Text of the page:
Part of the School Seminar Series
Speaker: Professor Roderic L. Jones, Dept. of Chemistry, University of Cambridge
Host: Roy Harrison
Urban air quality is traditionally monitored using sparse networks of fixed site monitoring stations, with numerical models of varying complexity and inputs being used to provide high spatial resolution mapping of pollution. Given the high spatial and temporal variability of pollutant concentrations usually observed in the urban environment, this approach has significant limitations both in characterizing true urban conditions and for quantifying personal exposure.
However, recent developments in low cost sensor technologies have made possible the monitoring of a range of trace gases (e.g. NO, NO2, CO, SO2, O3, CO2, VOCs) and particulates at the concentrations found in the urban environment. This, coupled to reductions in size, and integration with technologies such as GPS (position) and GPRS (data communication) make it possible to create low cost networks of static or mobile air quality sensors, potentially revolutionizing both routine monitoring of air quality and personal exposure studies.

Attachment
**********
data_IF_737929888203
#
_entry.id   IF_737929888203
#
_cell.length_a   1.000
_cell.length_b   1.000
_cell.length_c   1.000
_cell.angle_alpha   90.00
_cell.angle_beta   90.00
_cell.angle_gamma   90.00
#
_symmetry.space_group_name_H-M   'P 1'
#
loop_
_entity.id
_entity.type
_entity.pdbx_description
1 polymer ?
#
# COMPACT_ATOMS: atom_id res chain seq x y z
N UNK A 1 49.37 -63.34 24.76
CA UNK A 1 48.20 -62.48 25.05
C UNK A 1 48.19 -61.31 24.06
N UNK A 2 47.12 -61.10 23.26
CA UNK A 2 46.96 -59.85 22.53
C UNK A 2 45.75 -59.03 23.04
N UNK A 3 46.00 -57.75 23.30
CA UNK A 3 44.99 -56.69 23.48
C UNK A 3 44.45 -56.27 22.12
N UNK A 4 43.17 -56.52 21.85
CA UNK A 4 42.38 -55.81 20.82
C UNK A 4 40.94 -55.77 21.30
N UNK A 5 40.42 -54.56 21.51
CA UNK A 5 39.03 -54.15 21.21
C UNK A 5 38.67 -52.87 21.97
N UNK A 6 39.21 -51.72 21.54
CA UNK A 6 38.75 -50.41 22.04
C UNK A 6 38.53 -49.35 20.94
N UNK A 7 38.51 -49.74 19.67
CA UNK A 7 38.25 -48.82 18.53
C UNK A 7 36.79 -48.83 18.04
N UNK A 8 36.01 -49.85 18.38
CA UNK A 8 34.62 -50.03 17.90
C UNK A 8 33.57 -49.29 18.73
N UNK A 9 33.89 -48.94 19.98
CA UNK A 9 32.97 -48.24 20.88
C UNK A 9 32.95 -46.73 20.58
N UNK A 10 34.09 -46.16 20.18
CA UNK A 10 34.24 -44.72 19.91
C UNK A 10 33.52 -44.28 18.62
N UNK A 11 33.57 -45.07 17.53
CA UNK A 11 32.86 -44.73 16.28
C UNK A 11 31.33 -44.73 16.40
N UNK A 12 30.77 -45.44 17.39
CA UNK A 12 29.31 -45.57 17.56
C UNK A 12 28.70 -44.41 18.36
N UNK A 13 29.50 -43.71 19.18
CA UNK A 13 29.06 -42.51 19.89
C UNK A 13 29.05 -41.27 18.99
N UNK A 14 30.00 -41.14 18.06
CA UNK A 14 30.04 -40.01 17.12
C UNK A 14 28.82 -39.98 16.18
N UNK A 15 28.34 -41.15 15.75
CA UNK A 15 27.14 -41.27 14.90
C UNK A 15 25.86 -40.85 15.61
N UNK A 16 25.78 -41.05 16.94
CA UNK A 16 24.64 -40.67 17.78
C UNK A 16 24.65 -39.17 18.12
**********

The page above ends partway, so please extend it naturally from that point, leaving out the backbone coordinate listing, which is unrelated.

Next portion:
In this presentation the performance of some of the latest generation of gas and particles sensors will be illustrated. Low cost sensors have now been integrated into a number of static and mobile networks of sensors, including major EPSRC and NERC funded deployments in Cambridge and at Heathrow Airport. Recent results from these deployments will be presented together with an assessment of their wider implications.